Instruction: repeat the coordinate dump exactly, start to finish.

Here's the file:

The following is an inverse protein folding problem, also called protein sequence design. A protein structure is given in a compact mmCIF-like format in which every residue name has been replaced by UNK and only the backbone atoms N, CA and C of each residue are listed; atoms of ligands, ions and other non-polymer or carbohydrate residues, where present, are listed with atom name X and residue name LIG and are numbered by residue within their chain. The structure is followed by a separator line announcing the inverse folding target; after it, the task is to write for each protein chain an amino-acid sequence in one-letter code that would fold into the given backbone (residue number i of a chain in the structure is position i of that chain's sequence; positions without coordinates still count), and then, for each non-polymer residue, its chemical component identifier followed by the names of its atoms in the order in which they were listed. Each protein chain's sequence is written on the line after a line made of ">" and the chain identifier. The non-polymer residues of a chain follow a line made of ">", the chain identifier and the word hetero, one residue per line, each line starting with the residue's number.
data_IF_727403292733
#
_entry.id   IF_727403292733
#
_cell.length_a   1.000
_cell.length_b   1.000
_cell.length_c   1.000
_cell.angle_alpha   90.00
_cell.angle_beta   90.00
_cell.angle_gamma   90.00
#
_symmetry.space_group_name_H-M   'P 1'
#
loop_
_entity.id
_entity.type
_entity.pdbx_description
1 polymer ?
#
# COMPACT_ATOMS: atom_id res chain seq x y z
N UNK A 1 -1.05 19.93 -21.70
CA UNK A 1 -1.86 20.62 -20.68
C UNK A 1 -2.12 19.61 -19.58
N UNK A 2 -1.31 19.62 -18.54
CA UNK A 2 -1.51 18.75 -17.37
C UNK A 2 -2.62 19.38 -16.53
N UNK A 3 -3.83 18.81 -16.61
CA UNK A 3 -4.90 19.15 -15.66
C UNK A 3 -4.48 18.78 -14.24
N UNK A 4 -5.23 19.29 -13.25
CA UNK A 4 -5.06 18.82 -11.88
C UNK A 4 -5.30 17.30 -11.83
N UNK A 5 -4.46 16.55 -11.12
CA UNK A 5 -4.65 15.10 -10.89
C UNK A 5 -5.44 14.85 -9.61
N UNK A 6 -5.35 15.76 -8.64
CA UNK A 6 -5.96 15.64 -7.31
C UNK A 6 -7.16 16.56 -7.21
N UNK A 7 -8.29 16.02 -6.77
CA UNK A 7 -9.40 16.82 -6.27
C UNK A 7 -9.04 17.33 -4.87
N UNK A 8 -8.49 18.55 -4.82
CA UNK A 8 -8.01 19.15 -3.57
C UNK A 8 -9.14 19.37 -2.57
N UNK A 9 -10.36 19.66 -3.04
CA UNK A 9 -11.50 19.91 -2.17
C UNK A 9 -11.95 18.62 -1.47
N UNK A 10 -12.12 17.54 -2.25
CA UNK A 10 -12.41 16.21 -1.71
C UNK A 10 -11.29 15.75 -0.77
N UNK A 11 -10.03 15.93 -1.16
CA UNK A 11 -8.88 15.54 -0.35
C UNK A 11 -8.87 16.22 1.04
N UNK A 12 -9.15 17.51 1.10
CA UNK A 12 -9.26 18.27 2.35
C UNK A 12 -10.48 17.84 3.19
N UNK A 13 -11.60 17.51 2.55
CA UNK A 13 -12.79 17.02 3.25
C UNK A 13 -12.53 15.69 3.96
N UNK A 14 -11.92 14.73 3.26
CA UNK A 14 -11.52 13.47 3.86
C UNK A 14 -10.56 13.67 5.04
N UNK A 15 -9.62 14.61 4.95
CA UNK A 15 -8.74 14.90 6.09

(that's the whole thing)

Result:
The following is an inverse protein folding problem, also called protein sequence design. A protein structure is given in a compact mmCIF-like format in which every residue name has been replaced by UNK and only the backbone atoms N, CA and C of each residue are listed; atoms of ligands, ions and other non-polymer or carbohydrate residues, where present, are listed with atom name X and residue name LIG and are numbered by residue within their chain. The structure is followed by a separator line announcing the inverse folding target; after it, the task is to write for each protein chain an amino-acid sequence in one-letter code that would fold into the given backbone (residue number i of a chain in the structure is position i of that chain's sequence; positions without coordinates still count), and then, for each non-polymer residue, its chemical component identifier followed by the names of its atoms in the order in which they were listed. Each protein chain's sequence is written on the line after a line made of ">" and the chain identifier. The non-polymer residues of a chain follow a line made of ">", the chain identifier and the word hetero, one residue per line, each line starting with the residue's number.
data_IF_727403292733
#
_entry.id   IF_727403292733
#
_cell.length_a   1.000
_cell.length_b   1.000
_cell.length_c   1.000
_cell.angle_alpha   90.00
_cell.angle_beta   90.00
_cell.angle_gamma   90.00
#
_symmetry.space_group_name_H-M   'P 1'
#
loop_
_entity.id
_entity.type
_entity.pdbx_description
1 polymer ?
#
# COMPACT_ATOMS: atom_id res chain seq x y z
N UNK A 1 -1.05 19.93 -21.70
CA UNK A 1 -1.86 20.62 -20.68
C UNK A 1 -2.12 19.61 -19.58
N UNK A 2 -1.31 19.62 -18.54
CA UNK A 2 -1.51 18.75 -17.37
C UNK A 2 -2.62 19.38 -16.53
N UNK A 3 -3.83 18.81 -16.61
CA UNK A 3 -4.90 19.15 -15.66
C UNK A 3 -4.48 18.78 -14.24
N UNK A 4 -5.23 19.29 -13.25
CA UNK A 4 -5.06 18.82 -11.88
C UNK A 4 -5.30 17.30 -11.83
N UNK A 5 -4.46 16.55 -11.12
CA UNK A 5 -4.65 15.10 -10.89
C UNK A 5 -5.44 14.85 -9.61
N UNK A 6 -5.35 15.76 -8.64
CA UNK A 6 -5.96 15.64 -7.31
C UNK A 6 -7.16 16.56 -7.21
N UNK A 7 -8.29 16.02 -6.77
CA UNK A 7 -9.40 16.82 -6.27
C UNK A 7 -9.04 17.33 -4.87
N UNK A 8 -8.49 18.55 -4.82
CA UNK A 8 -8.01 19.15 -3.57
C UNK A 8 -9.14 19.37 -2.57
N UNK A 9 -10.36 19.66 -3.04
CA UNK A 9 -11.50 19.91 -2.17
C UNK A 9 -11.95 18.62 -1.47
N UNK A 10 -12.12 17.54 -2.25
CA UNK A 10 -12.41 16.21 -1.71
C UNK A 10 -11.29 15.75 -0.77
N UNK A 11 -10.03 15.93 -1.16
CA UNK A 11 -8.88 15.54 -0.35
C UNK A 11 -8.87 16.22 1.04
N UNK A 12 -9.15 17.51 1.10
CA UNK A 12 -9.26 18.27 2.35
C UNK A 12 -10.48 17.84 3.19
N UNK A 13 -11.60 17.51 2.55
CA UNK A 13 -12.79 17.02 3.25
C UNK A 13 -12.53 15.69 3.96
N UNK A 14 -11.92 14.73 3.26
CA UNK A 14 -11.52 13.47 3.86
C UNK A 14 -10.56 13.67 5.04
N UNK A 15 -9.62 14.61 4.95
CA UNK A 15 -8.74 14.90 6.09